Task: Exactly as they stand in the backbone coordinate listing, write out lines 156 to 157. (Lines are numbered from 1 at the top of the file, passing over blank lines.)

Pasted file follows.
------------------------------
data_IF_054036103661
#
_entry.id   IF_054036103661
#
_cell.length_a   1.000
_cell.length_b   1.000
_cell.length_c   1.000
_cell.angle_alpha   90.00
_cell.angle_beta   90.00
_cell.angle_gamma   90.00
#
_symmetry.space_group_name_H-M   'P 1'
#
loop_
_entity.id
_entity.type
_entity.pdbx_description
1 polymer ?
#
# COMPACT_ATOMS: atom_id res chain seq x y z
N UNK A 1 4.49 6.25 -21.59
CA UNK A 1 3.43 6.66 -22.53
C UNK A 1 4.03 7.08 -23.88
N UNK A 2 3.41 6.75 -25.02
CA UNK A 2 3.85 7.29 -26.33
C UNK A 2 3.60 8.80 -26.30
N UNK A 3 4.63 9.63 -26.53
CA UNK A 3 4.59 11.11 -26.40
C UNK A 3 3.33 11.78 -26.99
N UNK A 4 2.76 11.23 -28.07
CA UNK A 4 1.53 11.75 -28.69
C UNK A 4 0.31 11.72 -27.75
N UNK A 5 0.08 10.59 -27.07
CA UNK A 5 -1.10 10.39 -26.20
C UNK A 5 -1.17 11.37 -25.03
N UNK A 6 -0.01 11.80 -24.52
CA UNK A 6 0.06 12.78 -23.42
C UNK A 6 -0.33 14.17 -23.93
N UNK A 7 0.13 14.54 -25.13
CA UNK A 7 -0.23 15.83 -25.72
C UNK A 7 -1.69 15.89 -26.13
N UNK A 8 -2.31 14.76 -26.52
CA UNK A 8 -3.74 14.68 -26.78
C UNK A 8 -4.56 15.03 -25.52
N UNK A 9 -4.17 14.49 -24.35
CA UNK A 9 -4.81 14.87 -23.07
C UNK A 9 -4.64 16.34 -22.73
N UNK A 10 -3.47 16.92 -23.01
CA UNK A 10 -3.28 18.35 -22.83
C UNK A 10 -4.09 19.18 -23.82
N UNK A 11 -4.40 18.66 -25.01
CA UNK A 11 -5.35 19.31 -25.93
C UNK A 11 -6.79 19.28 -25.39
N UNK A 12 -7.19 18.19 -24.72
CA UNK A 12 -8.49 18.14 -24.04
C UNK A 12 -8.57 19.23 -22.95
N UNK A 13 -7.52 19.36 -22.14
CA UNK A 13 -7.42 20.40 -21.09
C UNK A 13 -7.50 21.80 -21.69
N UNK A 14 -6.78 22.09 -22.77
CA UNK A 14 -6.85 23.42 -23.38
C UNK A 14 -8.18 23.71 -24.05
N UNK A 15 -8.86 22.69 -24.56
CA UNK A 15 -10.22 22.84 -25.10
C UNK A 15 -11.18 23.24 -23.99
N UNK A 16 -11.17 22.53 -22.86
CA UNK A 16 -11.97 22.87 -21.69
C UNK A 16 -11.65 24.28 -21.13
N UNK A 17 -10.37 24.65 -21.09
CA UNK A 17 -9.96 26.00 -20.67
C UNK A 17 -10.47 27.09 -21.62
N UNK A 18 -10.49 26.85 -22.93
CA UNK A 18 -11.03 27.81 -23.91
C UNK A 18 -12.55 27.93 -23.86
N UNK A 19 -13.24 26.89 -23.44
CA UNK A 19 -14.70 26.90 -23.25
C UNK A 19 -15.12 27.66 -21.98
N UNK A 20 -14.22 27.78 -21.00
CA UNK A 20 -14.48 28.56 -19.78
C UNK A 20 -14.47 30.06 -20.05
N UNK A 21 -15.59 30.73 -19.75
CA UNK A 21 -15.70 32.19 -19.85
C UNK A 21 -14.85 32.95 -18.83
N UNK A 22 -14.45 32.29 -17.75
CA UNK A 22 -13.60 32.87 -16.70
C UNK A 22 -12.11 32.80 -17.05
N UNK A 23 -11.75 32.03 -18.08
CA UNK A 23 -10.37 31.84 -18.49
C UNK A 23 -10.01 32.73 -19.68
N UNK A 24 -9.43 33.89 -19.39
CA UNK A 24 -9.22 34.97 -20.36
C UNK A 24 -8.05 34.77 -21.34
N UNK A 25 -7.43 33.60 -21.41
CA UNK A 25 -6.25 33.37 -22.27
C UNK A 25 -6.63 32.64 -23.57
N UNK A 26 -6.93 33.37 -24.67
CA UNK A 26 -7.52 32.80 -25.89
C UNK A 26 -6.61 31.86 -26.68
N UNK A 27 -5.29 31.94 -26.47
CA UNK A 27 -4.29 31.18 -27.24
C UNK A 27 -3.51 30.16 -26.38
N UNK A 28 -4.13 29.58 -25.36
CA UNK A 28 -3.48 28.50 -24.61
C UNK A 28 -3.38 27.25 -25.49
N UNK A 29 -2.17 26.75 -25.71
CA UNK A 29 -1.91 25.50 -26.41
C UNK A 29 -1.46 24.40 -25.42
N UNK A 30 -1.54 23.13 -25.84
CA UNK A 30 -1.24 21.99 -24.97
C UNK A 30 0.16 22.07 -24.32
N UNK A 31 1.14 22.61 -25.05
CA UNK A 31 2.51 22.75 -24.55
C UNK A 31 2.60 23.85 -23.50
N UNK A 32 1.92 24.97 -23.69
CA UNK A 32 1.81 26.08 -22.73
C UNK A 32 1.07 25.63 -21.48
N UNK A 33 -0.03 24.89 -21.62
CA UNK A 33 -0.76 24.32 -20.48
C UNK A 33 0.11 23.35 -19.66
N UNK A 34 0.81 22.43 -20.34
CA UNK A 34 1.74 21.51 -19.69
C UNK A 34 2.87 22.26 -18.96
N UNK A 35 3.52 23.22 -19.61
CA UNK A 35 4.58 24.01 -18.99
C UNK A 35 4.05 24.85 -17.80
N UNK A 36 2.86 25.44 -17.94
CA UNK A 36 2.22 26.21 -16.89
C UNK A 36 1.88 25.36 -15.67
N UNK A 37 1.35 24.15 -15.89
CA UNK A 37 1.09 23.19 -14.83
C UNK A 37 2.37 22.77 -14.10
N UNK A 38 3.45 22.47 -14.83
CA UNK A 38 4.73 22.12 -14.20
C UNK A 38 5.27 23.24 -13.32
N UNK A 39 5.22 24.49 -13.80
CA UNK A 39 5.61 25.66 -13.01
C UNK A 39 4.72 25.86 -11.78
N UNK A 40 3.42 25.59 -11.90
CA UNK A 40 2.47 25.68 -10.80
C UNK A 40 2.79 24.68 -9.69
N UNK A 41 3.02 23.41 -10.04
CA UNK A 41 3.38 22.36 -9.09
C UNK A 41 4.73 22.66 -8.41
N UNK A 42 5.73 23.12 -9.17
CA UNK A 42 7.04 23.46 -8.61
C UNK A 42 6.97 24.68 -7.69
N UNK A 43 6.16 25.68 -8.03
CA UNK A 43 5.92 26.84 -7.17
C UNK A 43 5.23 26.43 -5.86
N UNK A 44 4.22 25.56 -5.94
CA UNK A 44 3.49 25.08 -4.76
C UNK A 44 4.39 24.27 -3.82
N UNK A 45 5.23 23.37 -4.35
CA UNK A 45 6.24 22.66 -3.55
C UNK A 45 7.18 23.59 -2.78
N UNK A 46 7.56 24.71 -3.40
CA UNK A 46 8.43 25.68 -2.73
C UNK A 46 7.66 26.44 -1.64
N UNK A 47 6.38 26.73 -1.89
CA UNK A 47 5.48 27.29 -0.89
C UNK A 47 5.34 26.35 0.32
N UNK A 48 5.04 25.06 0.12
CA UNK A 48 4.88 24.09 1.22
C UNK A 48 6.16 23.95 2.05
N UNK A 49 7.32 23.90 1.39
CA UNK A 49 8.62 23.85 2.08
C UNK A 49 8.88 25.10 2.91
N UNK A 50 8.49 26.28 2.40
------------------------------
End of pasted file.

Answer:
N UNK A 46 7.56 24.71 -3.40
CA UNK A 46 8.43 25.68 -2.73